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An auto insurance fraud primer and more

Using social network analysis to catch fraudsters

Auto insurance fraud is a global fraud phenomenon with billions in losses. This primer will cover the basics plus an innovative way to combat it: social network analysis (SNA). SNA tracks claims patterns among individuals, vehicles, and locations involved in accidents, as well as supports entities such as repair shops, law firms and medical clinics. The result? Evidence discovery.

Here's one way to make money. Members of a California auto insurance ring would drive into each other's cars and then submit false claims. The fraudsters received settlements ranging from $5,000 to $52,000 by claiming that they'd lost control of their vehicles because they spilled hot coffee on themselves. They used the same vehicles, addresses and phone numbers, and sometimes the same names. Most made their claims shortly after buying new auto insurance policies. Pretty good scam, for a while — until the Santa Clara County caught up with them in July of 2015 and arrested 33 ring members. (See 33 Arrested in Major South Bay Insurance Fraud Ring, by Alan Wang, KGO-TV, ABC, July 16, 2015.)

Automobile insurance fraud can be divided into three major categories. In opportunistic fraud an individual claimant uses an actual accident as an opportunity to generate illegitimate profits by deliberately overstating the extent of damage related to an accident. A fraudster commits a premeditated scheme by repeatedly charging insurance carriers inflated sums for the costs of goods and services required for car repairs and/or medical expenses. However, the third type of automobile insurance fraud, the organized crime scheme, causes car insurance carriers in the U.S. and Canada the largest claim fraud losses (involving, for example, prearranged car crashes and allegedly spilled coffee). (See Ontario Auto Insurance Anti-Fraud Task Force - Interim Report, December 2011.)

Financial losses attributable to fraudulent auto insurance claims fraud extend beyond the borders of the U.S. According to insurancehotline.com, up to 15 percent of the typical Canadian auto insurance premium of CAD$1,500 — or $225 — in 2014 might have been attributed to fraudulent auto insurance claims. According to Statistics Canada, the nation had more than 21 million registered vehicles (less than 4,500 kilograms — about 9,900 pounds) in 2013. As such, fraudulent automobile insurance claims may be costing Canadian drivers as much as CAD$4.7 billion dollars annually. (See Auto Insurance Fraud: Was That Auto Accident Really An Accident? Aug. 11, 2014, and Statistics Canada.)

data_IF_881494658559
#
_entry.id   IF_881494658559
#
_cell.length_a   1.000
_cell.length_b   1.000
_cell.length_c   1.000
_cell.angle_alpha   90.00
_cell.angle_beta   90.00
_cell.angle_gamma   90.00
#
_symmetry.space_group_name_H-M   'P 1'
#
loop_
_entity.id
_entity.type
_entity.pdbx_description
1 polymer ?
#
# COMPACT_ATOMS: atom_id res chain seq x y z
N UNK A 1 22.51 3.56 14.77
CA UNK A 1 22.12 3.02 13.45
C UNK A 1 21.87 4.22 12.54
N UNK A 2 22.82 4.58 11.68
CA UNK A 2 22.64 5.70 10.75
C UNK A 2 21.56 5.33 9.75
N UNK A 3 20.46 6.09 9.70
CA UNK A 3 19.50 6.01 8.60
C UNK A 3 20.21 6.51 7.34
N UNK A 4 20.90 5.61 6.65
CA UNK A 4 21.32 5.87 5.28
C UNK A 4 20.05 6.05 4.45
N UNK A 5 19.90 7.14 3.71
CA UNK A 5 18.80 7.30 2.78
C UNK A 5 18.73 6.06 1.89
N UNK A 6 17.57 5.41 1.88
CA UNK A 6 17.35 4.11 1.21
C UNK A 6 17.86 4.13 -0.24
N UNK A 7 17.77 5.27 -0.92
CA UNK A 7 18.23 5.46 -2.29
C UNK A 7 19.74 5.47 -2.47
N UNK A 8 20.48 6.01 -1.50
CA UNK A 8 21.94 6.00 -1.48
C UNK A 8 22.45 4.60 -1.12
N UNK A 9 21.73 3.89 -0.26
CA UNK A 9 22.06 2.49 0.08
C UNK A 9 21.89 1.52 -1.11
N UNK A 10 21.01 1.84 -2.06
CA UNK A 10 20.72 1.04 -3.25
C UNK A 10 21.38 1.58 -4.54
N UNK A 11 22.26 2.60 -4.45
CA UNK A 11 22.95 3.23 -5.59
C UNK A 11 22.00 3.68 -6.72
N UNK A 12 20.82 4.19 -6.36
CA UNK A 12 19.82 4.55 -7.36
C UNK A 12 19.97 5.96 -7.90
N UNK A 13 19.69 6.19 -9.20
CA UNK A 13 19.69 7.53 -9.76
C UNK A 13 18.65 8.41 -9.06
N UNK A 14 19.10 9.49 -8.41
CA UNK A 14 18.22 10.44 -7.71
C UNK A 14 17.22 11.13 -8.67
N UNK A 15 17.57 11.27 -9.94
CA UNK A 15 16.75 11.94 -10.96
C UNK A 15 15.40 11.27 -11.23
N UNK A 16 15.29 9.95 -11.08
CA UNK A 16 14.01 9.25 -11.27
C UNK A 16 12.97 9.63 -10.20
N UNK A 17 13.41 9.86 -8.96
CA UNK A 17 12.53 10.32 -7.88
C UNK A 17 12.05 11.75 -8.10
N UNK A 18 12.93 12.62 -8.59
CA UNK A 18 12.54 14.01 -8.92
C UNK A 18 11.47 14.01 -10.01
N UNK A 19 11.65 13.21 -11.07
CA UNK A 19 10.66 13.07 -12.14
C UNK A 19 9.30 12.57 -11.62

In February of 2012, the Toronto Star published a story about Project Whiplash, a joint investigation conducted by the Toronto Police and the Insurance Bureau of Canada, which led to the exposure of a sophisticated auto insurance ring in Toronto's GTA Tamil community. (See Car insurance scam: 37 arrested in Project Whiplash raids, by Wendy Gillis and Josh Tapper, Feb. 23, 2012, thestar.com.)

Project Whiplash resulted in dozens of arrests and a total of 130 charges that revolved around 77 staged collisions. According to Toronto Police, 10 individuals from Markham and Toronto were considered the ringleaders of this large operation. State Farm Canada was one of the first companies to suspect the Canadian fraud scheme, which caused the company about CAD$4 million in fraudulent claims payments.

A successful insurance fraudulent claims ring has a facilitator who directs a network of players including white-collar professionals with high credibility who know the intricacies of the insurance industry, law and finance. The Toronto ring included paralegals, and medical and physiotherapy practitioners from several clinics.


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